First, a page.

Of course, this idea has its challenges. Coordinated autonomy requires trust, collaboration, and practice, often needing improvement in hierarchical organizations. Additionally, there is a risk that teams may become too siloed or even rogue leading to a lack of coordination and accountability. And as we look at multinational organizations globally, there will be a significant variance in how hierarchy and change management is addressed with cultural nuances and differing authority styles.
However, if we can find a way to overcome these challenges, coordinated autonomy can transform how we manage change within our organizations. By giving teams and departments the autonomy to address issues proactively, we can ensure that our organizations remain agile and adaptable to pervasive, exponential change.
The Starfish and the Spider by Ori Braufman illustrates the distinction between a traditional hierarchical organization model and a coordinated autonomy model. At a distance, a starfish and a spider appear to have a similar structure, with multiple appendages extending outwards from a central body. However, a spider has a central nervous system, while a starfish is a collection of individual autonomous cells working together for a common goal. The rise of the internet demonstrated the power of a networked model versus a centrally controlled model, but how can we apply this to our organizations?
Policy Governance Model
Policy Governance, a governance model created and managed by the Caver Institute, is a relatively obscure approach designed for the Board of Directors - CEO relationship and may provide insights into how we can encourage creativity, proactivity, and autonomy while maintaining accountability throughout an organization. The Policy Governance model comprises three main components: Goals, Limitations, and Processes.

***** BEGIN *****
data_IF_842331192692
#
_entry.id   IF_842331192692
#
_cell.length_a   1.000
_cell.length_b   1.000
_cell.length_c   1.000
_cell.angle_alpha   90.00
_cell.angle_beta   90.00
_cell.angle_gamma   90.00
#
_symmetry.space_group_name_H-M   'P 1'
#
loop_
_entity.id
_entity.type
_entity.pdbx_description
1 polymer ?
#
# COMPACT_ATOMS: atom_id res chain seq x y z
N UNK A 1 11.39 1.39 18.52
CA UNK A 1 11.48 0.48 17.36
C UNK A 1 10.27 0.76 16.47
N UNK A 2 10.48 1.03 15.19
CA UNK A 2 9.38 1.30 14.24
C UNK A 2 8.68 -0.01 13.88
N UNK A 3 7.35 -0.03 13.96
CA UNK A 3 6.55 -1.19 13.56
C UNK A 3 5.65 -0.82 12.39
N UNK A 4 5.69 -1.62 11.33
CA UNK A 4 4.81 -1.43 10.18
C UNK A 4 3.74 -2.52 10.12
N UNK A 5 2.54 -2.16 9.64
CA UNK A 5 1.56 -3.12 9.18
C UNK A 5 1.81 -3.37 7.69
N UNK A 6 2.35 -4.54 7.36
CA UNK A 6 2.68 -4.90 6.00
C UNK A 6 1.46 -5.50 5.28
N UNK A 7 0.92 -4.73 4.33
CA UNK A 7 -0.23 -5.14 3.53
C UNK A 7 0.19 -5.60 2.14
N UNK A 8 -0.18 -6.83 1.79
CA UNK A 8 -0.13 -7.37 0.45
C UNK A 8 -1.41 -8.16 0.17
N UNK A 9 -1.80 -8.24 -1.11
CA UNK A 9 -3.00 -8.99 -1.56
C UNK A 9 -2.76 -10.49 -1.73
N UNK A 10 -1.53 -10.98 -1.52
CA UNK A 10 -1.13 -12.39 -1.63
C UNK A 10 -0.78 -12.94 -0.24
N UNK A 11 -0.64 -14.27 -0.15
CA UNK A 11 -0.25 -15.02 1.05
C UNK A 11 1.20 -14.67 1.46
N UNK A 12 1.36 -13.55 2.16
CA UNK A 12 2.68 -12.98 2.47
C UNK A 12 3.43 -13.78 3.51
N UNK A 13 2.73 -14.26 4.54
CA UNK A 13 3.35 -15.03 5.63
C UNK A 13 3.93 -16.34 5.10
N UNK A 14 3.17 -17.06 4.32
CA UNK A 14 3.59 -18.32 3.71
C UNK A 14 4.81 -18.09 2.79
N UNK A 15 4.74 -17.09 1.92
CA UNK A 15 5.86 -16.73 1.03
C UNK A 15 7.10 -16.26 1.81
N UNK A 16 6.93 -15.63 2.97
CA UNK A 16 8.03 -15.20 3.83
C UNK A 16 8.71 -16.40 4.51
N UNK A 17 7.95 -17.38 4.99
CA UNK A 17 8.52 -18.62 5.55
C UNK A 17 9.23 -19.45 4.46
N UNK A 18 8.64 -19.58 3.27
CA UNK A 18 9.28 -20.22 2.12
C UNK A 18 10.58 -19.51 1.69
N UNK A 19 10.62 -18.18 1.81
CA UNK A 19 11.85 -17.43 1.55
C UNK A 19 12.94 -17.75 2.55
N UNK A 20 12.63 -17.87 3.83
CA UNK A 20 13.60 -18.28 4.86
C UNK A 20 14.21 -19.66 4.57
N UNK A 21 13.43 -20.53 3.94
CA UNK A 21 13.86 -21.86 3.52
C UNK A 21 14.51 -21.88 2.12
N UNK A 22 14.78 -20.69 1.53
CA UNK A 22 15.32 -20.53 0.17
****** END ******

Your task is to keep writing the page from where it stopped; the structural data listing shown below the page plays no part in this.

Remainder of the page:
- Goals establish a long-term perspective and embody the vision and reason for the organization's existence. They define what needs to be accomplished, for whom, and at what cost.
- Limitations are policies that cannot be broken to achieve the identified goals. They provide boundaries of acceptability within which staff methods and activities can responsibly be left to staff. These policies limit how goals get achieved.
- Process policies determine how authority is delegated, how performance is evaluated relative to goals and limitations, and how decisions are made.
While there is more to the Policy Governance model, the core principles create an environment where staff is given direction, limitations on achieving it, and a process for evaluation. The key feature of this model is the freedom offered to staff in that any action they choose to achieve the desired goals that do not violate a Limitation is permitted by default. When done well, it cuts through most bureaucratic review and approval processes. This creates a permissive environment that nurtures the creativity of individuals and teams to move fast and try new things.